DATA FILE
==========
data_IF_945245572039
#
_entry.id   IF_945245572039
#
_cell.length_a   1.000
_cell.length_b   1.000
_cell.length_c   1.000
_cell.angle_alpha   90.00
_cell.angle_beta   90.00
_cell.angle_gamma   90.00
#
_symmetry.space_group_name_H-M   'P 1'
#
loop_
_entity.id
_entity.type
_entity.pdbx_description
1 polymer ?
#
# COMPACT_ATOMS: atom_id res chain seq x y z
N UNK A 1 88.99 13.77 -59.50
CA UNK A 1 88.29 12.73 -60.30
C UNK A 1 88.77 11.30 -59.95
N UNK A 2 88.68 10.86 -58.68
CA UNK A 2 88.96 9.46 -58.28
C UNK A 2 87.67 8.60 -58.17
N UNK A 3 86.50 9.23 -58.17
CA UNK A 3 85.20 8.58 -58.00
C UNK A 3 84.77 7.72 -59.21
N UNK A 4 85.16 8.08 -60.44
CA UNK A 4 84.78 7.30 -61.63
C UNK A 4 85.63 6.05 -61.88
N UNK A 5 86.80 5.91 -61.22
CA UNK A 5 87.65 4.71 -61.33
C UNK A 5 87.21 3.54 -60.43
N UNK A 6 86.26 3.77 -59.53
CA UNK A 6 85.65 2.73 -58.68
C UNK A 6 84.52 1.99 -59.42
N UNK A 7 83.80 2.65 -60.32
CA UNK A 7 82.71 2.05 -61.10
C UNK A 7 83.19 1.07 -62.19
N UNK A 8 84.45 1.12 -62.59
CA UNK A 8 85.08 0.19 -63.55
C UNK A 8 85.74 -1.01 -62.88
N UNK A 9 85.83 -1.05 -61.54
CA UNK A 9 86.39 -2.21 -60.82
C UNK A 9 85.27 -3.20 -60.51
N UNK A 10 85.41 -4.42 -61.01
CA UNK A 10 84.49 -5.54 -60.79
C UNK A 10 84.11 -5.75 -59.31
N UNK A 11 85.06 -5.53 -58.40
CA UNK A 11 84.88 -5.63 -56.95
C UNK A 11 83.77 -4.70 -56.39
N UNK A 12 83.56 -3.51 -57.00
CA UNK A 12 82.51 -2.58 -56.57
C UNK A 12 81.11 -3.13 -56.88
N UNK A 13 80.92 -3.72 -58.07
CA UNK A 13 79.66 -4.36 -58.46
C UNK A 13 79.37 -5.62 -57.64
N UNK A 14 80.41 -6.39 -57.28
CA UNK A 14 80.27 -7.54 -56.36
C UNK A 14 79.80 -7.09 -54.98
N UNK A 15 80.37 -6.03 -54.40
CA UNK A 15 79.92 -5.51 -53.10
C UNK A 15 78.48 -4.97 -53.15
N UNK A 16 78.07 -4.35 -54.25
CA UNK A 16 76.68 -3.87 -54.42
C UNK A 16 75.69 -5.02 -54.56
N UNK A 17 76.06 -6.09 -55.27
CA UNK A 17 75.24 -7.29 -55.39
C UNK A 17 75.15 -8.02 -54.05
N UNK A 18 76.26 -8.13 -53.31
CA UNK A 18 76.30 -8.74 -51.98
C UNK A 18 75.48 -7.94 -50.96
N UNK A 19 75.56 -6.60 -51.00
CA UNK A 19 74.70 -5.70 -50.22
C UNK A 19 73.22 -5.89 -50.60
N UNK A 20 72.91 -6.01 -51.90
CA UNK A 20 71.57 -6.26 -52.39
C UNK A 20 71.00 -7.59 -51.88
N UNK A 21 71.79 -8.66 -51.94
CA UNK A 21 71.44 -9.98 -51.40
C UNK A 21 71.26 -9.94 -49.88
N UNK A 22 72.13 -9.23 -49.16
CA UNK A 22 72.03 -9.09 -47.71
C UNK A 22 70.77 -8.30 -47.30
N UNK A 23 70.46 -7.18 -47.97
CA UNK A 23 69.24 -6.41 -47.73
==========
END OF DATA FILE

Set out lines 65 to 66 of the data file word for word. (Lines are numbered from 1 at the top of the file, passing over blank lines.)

C UNK A 15 78.48 -4.97 -53.15
N UNK A 16 78.07 -4.35 -54.25